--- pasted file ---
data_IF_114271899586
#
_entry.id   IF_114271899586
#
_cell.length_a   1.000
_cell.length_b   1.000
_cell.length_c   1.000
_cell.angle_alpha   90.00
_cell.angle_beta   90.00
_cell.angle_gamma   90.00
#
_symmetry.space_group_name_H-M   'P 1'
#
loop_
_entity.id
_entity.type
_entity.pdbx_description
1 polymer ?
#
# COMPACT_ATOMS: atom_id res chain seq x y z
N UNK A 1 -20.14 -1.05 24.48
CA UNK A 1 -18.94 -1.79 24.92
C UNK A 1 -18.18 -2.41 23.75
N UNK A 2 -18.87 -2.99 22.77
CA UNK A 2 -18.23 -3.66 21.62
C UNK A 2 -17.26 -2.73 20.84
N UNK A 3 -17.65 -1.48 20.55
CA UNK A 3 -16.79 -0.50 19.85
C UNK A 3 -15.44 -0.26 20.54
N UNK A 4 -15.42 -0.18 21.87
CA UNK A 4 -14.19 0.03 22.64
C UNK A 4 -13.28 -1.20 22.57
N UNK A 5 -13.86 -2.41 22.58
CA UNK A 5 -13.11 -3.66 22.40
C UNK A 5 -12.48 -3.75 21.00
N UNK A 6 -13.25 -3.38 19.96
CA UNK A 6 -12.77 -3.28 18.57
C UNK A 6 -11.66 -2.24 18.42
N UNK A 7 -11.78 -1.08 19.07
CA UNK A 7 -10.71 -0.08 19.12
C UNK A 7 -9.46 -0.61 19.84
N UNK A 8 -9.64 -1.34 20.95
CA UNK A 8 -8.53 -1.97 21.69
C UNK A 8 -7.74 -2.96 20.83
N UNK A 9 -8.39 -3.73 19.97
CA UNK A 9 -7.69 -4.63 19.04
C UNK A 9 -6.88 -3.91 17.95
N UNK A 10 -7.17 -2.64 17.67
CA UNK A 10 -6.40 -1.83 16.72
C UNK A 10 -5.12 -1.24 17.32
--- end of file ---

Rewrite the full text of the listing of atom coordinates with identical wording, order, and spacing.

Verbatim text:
data_IF_114271899586
#
_entry.id   IF_114271899586
#
_cell.length_a   1.000
_cell.length_b   1.000
_cell.length_c   1.000
_cell.angle_alpha   90.00
_cell.angle_beta   90.00
_cell.angle_gamma   90.00
#
_symmetry.space_group_name_H-M   'P 1'
#
loop_
_entity.id
_entity.type
_entity.pdbx_description
1 polymer ?
#
# COMPACT_ATOMS: atom_id res chain seq x y z
N UNK A 1 -20.14 -1.05 24.48
CA UNK A 1 -18.94 -1.79 24.92
C UNK A 1 -18.18 -2.41 23.75
N UNK A 2 -18.87 -2.99 22.77
CA UNK A 2 -18.23 -3.66 21.62
C UNK A 2 -17.26 -2.73 20.84
N UNK A 3 -17.65 -1.48 20.55
CA UNK A 3 -16.79 -0.50 19.85
C UNK A 3 -15.44 -0.26 20.54
N UNK A 4 -15.42 -0.18 21.87
CA UNK A 4 -14.19 0.03 22.64
C UNK A 4 -13.28 -1.20 22.57
N UNK A 5 -13.86 -2.41 22.58
CA UNK A 5 -13.11 -3.66 22.40
C UNK A 5 -12.48 -3.75 21.00
N UNK A 6 -13.25 -3.38 19.96
CA UNK A 6 -12.77 -3.28 18.57
C UNK A 6 -11.66 -2.24 18.42
N UNK A 7 -11.78 -1.08 19.07
CA UNK A 7 -10.71 -0.08 19.12
C UNK A 7 -9.46 -0.61 19.84
N UNK A 8 -9.64 -1.34 20.95
CA UNK A 8 -8.53 -1.97 21.69
C UNK A 8 -7.74 -2.96 20.83
N UNK A 9 -8.39 -3.73 19.97
CA UNK A 9 -7.69 -4.63 19.04
C UNK A 9 -6.88 -3.91 17.95
N UNK A 10 -7.17 -2.64 17.67
CA UNK A 10 -6.40 -1.83 16.72
C UNK A 10 -5.12 -1.24 17.32